Ariel's unlikely ally

When hard-line Israeli Prime Minister Ariel Sharon got in political trouble on the eve of his trip to Washington, who did he turn to? Yasser Arafat.

By Aluf Benn
Published February 7, 2002 8:22PM (EST)

Ariel Sharon is a great believer in secret diplomacy. He is also a shrewd politician. The Israeli prime minister used both secrecy and shrewdness in the past week, fending off domestic political opponents on his left while simultaneously burnishing his scanty credentials as a man of peace on the eve of a trip to Washington, where he is scheduled to meet President Bush on Thursday.

A year after his landslide election victory, Sharon has yet to show a single achievement, aside perhaps from the growing isolation of his lifelong nemesis, Palestinian leader Yasser Arafat. But as much as it dislikes Arafat, the Israeli public cares more about its own well-being, and there is no good news on the domestic front. No end is in sight for the bloody semi-war with the Palestinians, and the national consensus over the fight was broken recently when more than 100 army reservists announced their refusal to serve in the occupied territories and condemned army practices there. The Israeli economy is in a shambles, with no hope seen for improvement. And while Sharon is still riding high in the weekly opinion polls, he is facing growing public, political and media criticism for his perceived lack of leadership and initiative.

On the diplomatic front, too, there have been troubling recent developments. The Bush administration has largely embraced Sharon's hard line on the Palestinians and Iran. But though Bush censured Arafat harshly after Iranian arms intended for the Palestinian Authority were seized, he disappointed Sharon by not completely breaking with the Palestinian leader. And though the Americans have suspended envoy Anthony Zinni's peacekeeping mission for now, they've made it clear that they expect the prime minister to come up with a plan for how to get out of the mess. The European Union, traditionally more pro-Arab than the United States, broke ranks once again with its American allies and issued a statement of support for Arafat last week, weakening the united international front against him.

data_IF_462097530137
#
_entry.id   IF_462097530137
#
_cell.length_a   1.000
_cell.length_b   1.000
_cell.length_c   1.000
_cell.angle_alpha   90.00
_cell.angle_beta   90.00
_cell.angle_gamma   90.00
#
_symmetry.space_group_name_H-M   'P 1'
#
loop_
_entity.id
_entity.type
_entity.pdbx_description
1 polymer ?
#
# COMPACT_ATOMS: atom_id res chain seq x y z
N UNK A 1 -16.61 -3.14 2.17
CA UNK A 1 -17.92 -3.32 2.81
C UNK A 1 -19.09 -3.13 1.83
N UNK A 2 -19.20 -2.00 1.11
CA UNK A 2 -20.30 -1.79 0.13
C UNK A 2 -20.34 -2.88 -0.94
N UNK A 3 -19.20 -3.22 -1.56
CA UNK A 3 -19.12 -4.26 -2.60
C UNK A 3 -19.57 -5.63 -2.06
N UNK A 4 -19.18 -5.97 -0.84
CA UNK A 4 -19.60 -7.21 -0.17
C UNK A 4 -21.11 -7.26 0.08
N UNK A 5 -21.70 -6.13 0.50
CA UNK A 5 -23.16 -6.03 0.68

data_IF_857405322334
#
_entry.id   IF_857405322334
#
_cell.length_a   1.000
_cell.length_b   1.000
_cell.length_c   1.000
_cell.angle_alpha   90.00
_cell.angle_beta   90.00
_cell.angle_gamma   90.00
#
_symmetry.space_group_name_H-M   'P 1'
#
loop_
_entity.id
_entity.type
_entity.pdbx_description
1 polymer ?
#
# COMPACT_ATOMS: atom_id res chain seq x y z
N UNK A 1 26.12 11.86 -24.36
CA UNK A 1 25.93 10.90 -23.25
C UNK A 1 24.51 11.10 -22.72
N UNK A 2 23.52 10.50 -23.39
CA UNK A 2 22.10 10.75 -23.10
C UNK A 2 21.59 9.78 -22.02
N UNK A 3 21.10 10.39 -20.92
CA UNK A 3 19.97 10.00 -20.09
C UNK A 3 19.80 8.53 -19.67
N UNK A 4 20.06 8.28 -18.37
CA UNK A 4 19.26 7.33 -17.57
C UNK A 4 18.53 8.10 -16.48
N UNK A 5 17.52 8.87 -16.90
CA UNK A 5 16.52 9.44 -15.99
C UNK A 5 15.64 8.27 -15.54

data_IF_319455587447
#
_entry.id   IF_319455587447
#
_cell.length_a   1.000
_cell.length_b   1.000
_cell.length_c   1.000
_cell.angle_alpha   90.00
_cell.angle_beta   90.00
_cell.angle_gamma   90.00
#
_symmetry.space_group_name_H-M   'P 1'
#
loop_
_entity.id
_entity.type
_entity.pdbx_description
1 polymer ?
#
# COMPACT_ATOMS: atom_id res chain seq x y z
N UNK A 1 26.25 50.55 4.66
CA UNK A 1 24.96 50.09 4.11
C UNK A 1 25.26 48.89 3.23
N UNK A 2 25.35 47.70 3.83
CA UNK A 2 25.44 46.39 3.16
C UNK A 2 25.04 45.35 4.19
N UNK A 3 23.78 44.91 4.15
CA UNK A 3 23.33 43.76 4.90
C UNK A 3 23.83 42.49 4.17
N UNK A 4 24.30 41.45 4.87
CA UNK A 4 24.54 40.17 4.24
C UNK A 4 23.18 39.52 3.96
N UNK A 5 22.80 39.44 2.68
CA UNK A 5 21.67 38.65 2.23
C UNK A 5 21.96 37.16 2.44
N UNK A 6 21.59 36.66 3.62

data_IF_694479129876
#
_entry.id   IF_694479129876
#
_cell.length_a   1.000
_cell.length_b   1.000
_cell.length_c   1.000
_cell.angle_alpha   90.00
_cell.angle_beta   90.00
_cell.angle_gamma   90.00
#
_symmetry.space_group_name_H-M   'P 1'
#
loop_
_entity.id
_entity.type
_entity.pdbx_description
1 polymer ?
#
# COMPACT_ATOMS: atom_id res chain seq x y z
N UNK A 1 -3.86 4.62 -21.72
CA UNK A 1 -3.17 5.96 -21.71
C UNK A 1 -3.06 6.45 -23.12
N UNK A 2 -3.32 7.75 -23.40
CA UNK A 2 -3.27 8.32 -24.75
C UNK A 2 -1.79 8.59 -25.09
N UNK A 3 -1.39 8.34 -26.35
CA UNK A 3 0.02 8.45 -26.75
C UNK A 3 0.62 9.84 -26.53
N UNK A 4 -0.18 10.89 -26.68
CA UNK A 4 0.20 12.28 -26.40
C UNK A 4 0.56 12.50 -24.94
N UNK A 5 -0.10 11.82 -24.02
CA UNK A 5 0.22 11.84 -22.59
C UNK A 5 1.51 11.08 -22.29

Domestically, Sharon faces challenges from Foreign Minister Shimon Peres and Defense Minister and Labor Party chairman Benjamin Ben-Eliezer (who is known in Israel as "Fuad"). The two Labor leaders, who hold the most important portfolios in Sharon's national unity coalition, are working on rival peace plans -- and Ben-Eliezer is also a formidable political opponent of Sharon's.

Confronted with this set of problems, who did Sharon turn to? Yasser Arafat.

Last Wednesday night, Sharon invited three top Palestinian officials to have dinner at his official residence in Jerusalem. The small group around the table included Abu Mazen (the nom de guerre of Mahmood Abbas), No. 2 in the Palestinian hierarchy; Abu Ala (Ahmed Qurei), speaker of the Palestinian legislative council; and Mohammed Rashid, Arafat's financial advisor and personal confidant. Abu Ala has been negotiating a peace plan with Peres. Also present at the dinner was Omri Sharon, son of the prime minister, along with Sharon's bureau chief, Uri Shani, his military advisor, general Moshe Kaplinski, and his appointed negotiator, retired general Meir Dagan.

By meeting with the top lieutenants of his archenemy, Sharon achieved three things. He outmaneuvered both Peres and Fuad, preventing them from claiming that they were making real moves toward peace while he stonewalled (although by doing so he exposed himself to attacks from the far-right camp of former Prime Minister Benjamin Netanyahu). He shored up his support with the Israeli public by keeping his promise to meet with the Palestinian leadership when the time was right. And he signaled to the Bush administration that he was prepared to bring something to the peace-talks table.